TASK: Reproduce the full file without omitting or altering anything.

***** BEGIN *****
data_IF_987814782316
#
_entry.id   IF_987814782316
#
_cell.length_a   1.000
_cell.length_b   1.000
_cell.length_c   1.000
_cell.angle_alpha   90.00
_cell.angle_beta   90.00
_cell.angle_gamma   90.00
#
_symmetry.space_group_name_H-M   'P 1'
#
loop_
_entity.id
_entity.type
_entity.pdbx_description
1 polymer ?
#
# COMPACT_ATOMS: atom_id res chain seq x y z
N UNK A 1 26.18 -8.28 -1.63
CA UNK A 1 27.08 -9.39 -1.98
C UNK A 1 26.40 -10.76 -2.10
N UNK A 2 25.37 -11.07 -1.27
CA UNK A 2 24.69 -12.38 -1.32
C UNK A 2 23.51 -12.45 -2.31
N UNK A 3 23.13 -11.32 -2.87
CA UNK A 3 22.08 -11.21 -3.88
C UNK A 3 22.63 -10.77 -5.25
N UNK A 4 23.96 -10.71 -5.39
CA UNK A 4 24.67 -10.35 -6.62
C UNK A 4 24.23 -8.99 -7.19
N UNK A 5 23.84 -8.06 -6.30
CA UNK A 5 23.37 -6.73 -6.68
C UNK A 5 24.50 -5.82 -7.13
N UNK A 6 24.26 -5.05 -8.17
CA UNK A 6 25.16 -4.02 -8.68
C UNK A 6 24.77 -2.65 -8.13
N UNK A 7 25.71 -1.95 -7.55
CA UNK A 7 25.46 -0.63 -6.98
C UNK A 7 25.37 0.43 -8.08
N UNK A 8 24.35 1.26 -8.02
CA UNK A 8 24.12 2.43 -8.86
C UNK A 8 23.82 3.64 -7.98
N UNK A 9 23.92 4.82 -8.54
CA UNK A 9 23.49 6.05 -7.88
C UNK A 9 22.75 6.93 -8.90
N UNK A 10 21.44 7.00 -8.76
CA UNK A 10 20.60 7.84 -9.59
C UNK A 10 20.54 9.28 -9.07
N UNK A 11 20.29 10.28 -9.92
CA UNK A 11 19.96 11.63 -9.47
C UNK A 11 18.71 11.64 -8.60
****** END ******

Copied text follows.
data_IF_987814782316
#
_entry.id   IF_987814782316
#
_cell.length_a   1.000
_cell.length_b   1.000
_cell.length_c   1.000
_cell.angle_alpha   90.00
_cell.angle_beta   90.00
_cell.angle_gamma   90.00
#
_symmetry.space_group_name_H-M   'P 1'
#
loop_
_entity.id
_entity.type
_entity.pdbx_description
1 polymer ?
#
# COMPACT_ATOMS: atom_id res chain seq x y z
N UNK A 1 26.18 -8.28 -1.63
CA UNK A 1 27.08 -9.39 -1.98
C UNK A 1 26.40 -10.76 -2.10
N UNK A 2 25.37 -11.07 -1.27
CA UNK A 2 24.69 -12.38 -1.32
C UNK A 2 23.51 -12.45 -2.31
N UNK A 3 23.13 -11.32 -2.87
CA UNK A 3 22.08 -11.21 -3.88
C UNK A 3 22.63 -10.77 -5.25
N UNK A 4 23.96 -10.71 -5.39
CA UNK A 4 24.67 -10.35 -6.62
C UNK A 4 24.23 -8.99 -7.19
N UNK A 5 23.84 -8.06 -6.30
CA UNK A 5 23.37 -6.73 -6.68
C UNK A 5 24.50 -5.82 -7.13
N UNK A 6 24.26 -5.05 -8.17
CA UNK A 6 25.16 -4.02 -8.68
C UNK A 6 24.77 -2.65 -8.13
N UNK A 7 25.71 -1.95 -7.55
CA UNK A 7 25.46 -0.63 -6.98
C UNK A 7 25.37 0.43 -8.08
N UNK A 8 24.35 1.26 -8.02
CA UNK A 8 24.12 2.43 -8.86
C UNK A 8 23.82 3.64 -7.98
N UNK A 9 23.92 4.82 -8.54
CA UNK A 9 23.49 6.05 -7.88
C UNK A 9 22.75 6.93 -8.90
N UNK A 10 21.44 7.00 -8.76
CA UNK A 10 20.60 7.84 -9.59
C UNK A 10 20.54 9.28 -9.07
N UNK A 11 20.29 10.28 -9.92
CA UNK A 11 19.96 11.63 -9.47
C UNK A 11 18.71 11.64 -8.60